Groundhog Day History
Groundhog Day 2020 is coming up this weekend. Every year this tradition is held on February 2nd. But how did the tradition start with a groundhog predicting if there will be an early spring or 6 more weeks of winter?
According to the National Centers for Environmental Information, this tradition comes from a Christian celebration known as Candlemas Day. Candlemas Day marks the midway point between the winter solstice and the spring equinox. During Candlemas Day, clergy would bless candles and hand them out. The myth was if the day was sunny and clear people could expect a longer rough winter. If the sky was cloudy, warm weather would arrive soon. Germans decided to change the this tradition and used a hedgehog. The Germans believed that if the sun came out and the hedgehog seen his shadow there would be a second winter.
This tradition changed as Germans immigrated to the U.S. Many early settlers in Pennsylvania were German settlers. The Germans switched from hedgehogs to groundhogs because it was easier to find groundhogs in Pennsylvania, groundhogs are native to Pennsylvania. In 1886 the Punxsutawney Spirit printed the first news Groundhog Day here in the U.S. The following year, 1887, the Punxsutawney Groundhog Club gathered for the first time at Gobbler’s Knob in Punxsutawney, Pennsylvania. The editor at Punxsutawney Spirit newspaper declared that Phil would be America’s official weather forecasting groundhog. Since then the tradition became very popular and is celebrated in different cities all around the U.S.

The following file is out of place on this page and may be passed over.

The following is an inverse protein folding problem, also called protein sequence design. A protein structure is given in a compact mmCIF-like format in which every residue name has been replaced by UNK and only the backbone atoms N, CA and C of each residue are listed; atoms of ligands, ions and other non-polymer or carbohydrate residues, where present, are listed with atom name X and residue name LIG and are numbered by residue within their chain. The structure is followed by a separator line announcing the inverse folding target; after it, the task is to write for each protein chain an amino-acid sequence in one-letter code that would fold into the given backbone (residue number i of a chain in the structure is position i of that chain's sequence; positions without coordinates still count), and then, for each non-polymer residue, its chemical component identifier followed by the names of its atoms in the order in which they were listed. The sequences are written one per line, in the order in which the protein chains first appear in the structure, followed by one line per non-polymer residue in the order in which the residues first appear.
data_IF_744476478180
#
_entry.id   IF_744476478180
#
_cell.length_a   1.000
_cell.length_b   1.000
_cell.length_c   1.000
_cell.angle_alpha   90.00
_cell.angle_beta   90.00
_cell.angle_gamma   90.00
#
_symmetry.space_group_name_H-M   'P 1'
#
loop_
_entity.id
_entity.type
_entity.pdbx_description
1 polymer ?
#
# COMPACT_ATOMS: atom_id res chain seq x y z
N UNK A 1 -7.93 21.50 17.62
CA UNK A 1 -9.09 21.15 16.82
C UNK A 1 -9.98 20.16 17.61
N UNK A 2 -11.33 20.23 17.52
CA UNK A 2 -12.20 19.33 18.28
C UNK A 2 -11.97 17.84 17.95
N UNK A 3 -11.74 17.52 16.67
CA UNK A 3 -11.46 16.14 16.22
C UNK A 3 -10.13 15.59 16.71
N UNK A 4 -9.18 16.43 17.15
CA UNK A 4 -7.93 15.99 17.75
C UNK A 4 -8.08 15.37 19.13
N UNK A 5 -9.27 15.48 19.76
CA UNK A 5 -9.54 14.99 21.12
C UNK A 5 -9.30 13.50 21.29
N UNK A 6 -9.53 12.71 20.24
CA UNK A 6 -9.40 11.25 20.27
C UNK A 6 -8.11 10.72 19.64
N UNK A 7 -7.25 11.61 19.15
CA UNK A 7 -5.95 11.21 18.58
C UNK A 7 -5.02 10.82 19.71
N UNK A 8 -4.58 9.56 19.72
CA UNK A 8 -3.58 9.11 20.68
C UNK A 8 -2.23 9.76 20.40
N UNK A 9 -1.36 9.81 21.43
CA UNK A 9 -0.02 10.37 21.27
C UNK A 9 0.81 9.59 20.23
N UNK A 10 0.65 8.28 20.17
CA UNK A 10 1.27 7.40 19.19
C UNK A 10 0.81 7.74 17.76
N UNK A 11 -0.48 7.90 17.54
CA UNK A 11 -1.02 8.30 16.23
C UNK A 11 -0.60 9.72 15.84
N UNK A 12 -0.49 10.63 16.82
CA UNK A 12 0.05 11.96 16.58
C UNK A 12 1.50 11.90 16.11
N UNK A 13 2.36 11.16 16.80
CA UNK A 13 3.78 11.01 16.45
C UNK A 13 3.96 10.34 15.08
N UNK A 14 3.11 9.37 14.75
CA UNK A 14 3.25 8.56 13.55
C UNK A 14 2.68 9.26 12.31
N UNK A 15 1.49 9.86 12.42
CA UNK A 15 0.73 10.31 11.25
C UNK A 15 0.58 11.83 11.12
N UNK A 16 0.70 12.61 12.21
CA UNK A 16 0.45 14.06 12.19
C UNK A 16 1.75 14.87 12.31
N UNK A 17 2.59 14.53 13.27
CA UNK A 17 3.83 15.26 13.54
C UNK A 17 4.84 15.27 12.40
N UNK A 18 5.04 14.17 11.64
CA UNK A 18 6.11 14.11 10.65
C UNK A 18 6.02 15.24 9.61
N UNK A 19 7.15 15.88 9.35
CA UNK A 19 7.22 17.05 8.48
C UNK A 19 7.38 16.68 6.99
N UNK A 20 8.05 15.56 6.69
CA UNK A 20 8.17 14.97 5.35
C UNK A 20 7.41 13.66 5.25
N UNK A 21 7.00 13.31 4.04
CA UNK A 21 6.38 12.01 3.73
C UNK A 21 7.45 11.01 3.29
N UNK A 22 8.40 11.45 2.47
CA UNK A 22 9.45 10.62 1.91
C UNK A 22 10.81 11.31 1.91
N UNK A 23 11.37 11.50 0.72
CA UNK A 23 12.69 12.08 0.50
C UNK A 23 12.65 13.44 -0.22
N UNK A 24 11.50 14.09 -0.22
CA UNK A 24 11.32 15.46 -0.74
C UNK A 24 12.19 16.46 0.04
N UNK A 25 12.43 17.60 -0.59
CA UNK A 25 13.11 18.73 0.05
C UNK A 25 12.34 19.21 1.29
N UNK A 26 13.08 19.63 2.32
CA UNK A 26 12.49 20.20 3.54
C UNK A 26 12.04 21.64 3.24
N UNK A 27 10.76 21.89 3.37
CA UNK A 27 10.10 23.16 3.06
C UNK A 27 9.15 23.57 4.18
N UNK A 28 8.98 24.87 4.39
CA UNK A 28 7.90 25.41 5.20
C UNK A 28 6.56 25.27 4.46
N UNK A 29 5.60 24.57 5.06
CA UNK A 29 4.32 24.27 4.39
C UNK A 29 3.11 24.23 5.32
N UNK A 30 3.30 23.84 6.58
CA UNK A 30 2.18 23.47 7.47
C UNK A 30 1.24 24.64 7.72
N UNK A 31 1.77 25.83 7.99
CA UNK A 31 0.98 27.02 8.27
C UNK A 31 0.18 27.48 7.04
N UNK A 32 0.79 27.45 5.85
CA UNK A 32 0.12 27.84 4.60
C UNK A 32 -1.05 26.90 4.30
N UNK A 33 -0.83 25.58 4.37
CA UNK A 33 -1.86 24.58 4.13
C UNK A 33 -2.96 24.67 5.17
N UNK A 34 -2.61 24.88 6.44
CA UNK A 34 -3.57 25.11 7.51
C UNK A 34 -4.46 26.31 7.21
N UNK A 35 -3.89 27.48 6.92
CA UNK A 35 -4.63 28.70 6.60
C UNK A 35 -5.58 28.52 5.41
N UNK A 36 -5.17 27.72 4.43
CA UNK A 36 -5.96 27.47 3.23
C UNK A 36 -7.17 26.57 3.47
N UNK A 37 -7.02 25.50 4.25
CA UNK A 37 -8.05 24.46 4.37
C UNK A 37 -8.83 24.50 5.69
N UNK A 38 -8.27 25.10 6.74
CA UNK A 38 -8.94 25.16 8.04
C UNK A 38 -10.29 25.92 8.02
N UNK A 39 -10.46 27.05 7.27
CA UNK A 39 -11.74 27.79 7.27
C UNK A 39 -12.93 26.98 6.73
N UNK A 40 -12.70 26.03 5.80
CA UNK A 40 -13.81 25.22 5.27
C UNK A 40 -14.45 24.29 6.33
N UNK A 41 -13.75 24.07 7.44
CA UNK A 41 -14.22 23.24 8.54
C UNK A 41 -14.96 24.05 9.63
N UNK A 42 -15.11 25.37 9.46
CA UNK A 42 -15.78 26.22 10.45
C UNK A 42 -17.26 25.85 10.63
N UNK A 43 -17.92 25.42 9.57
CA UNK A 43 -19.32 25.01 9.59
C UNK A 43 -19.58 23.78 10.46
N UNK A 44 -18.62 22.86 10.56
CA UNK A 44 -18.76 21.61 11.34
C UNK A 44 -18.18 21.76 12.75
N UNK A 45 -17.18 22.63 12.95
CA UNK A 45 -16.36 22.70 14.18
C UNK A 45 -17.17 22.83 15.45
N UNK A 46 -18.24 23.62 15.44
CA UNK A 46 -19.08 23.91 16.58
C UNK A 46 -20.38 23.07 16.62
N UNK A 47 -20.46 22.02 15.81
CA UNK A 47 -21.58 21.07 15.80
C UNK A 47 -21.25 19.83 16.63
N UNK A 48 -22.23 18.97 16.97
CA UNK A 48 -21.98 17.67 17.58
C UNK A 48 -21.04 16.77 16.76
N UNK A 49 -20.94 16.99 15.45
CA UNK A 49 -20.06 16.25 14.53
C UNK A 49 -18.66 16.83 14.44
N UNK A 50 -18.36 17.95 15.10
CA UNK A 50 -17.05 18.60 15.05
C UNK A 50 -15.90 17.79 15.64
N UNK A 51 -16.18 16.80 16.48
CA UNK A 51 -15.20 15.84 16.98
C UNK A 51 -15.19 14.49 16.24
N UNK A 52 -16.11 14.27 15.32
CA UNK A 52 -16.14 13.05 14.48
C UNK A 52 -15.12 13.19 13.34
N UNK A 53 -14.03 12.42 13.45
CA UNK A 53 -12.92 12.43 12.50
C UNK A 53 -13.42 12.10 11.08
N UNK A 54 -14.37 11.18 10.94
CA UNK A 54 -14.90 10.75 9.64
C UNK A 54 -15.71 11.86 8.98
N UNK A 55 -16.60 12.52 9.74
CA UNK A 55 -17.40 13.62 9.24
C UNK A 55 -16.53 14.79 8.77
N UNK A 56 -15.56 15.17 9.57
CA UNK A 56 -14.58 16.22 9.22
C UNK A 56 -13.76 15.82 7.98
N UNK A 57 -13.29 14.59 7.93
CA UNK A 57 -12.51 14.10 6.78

Punxsutawney, Pennsylvania is still the most popular city where thousands of people gather every year to see if Phil will see his shadow or not. 2020 will be 134 years that Phil has been predicting whether there is a early spring or 6 more weeks of winter. From 1887 to 2019, Phil has seen his shadow 104 times and not seen his shadow 19 times.
Here is the official link to Punxsutawney Groundhog Club’s website.
Hopefully Phil predicts an early spring and he is right this year!
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